New Delhi: The United Nations Relief and Works Agency (UNRWA) is facing a critical funding shortage, with an agency spokesperson warning that without resumed financial support, operations may cease by the end of February.
Recent allegations by Israel and issuing a six-page dossier against UNRAW have sparked a funding crisis, raising concerns about the agency's future and its ability to address the urgent needs of those in Gaza.
The Israeli intelligence dossier alleges that some UNRWA staff participated in abductions and killings during the October 7 raid that ignited the Gaza conflict.
The dossier claims that 190 UNRWA employees, including teachers, had dual roles as Hamas or Islamic Jihad militants, providing names and pictures for 11 of them. In response, UNRWA has fired some staff and is conducting an internal investigation.
The Palestinians accuse Israel of falsifying information to tarnish UNRWA's reputation. The dossier includes accusations against a school counsellor who allegedly assisted his son in abducting a woman during the Hamas infiltration, resulting in casualties and hostages.
Eleven Countries including the US and UK, have suspended funding, with Japan and Austria also joining the list. Japan's foreign ministry expressed extreme concern over alleged staff involvement in a terror attack on Israel, urging UNRWA to investigate the allegations promptly and thoroughly. India pays annually around five million US dollars for the agency.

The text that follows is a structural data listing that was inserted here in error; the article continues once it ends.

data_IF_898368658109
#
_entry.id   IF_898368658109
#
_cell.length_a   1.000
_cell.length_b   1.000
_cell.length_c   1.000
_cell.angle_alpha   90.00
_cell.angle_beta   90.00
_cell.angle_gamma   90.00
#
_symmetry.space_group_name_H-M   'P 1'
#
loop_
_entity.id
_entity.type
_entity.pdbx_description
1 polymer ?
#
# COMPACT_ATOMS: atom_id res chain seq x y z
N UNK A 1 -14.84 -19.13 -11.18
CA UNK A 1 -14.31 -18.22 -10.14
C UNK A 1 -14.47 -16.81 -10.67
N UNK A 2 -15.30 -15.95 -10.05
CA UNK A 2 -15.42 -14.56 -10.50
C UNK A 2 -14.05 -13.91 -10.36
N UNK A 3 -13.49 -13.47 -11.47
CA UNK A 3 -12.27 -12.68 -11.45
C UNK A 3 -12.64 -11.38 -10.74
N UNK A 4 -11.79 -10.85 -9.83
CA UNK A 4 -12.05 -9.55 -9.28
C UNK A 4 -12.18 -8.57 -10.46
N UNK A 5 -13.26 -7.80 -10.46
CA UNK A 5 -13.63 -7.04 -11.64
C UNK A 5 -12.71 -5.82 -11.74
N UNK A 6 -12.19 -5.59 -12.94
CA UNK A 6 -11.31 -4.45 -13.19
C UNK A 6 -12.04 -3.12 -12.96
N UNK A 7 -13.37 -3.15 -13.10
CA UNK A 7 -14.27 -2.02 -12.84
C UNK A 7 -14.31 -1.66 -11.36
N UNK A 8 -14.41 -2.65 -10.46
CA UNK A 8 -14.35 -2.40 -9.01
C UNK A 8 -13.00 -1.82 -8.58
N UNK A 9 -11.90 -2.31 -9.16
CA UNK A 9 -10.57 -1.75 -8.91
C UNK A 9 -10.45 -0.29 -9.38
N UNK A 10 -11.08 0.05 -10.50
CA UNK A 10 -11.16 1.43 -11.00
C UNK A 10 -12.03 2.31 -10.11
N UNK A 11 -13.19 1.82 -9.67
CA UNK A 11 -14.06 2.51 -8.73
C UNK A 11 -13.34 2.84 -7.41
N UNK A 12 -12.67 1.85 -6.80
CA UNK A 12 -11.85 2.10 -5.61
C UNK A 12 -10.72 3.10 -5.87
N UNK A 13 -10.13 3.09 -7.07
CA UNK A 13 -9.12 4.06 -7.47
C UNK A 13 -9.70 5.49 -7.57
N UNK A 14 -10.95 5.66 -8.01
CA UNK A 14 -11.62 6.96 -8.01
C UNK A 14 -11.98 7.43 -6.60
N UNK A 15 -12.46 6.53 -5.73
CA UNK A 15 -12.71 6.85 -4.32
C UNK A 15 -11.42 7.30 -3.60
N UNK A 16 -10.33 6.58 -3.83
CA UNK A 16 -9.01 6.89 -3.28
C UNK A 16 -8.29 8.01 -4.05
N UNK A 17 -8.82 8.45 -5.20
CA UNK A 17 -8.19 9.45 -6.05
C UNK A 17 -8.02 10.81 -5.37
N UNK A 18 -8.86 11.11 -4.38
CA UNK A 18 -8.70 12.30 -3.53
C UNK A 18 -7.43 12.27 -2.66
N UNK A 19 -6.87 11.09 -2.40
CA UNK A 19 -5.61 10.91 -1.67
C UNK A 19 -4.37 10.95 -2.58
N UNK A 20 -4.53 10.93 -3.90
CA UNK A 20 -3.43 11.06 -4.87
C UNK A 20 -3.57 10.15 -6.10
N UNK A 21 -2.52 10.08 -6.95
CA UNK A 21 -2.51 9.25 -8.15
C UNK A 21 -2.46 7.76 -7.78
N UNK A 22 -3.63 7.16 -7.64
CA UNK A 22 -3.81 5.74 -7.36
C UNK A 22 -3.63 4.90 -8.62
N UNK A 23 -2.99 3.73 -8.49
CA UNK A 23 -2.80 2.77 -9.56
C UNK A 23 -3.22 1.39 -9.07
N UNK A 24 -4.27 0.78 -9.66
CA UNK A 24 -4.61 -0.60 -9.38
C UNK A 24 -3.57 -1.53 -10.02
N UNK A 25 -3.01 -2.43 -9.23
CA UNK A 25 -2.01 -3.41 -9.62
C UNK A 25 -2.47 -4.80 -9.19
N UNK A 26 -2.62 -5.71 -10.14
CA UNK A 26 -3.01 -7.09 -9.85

Leading US newspapers, including the New York Times and Wall Street Journal, have reported on the Israeli intelligence dossier, alleging that nearly 200 UNRWA workers are affiliated with Hamas or Islamic Jihad. Another Wall Street Journal report, citing the same dossier, claims that approximately 1,200 out of UNRWA's 12,000 employees in Gaza have connections to these militant groups.
Israeli Prime Minister Benjamin Netanyahu appeared to confirm the dossier's contents in an interview, describing UNRWA as "perforated with Hamas." He asserted that 13 UNRWA workers participated in the October 7 massacre, accusing UNRWA schools of promoting doctrines of terrorism. The UN has refrained from commenting, citing an ongoing internal investigation into the agency.
Since the launch of a major military operation by Israel in response to the October events, over 26,000 people have been killed in Gaza, according to the health ministry. Another 1.7 million people have fled their homes, with many seeking refuge at UNRWA facilities.
Calls for investigation amid accusation against UNRAW staff
The diplomatic fallout underscores the gravity of the situation, as international actors navigate a delicate balance between addressing allegations and preserving the essential humanitarian functions carried out by UNRWA.
UN Secretary-General Antonio Guterres expressed his horror but concurrently urged donor countries to ensure the uninterrupted operations of the United Nations Relief and Works Agency (UNRWA).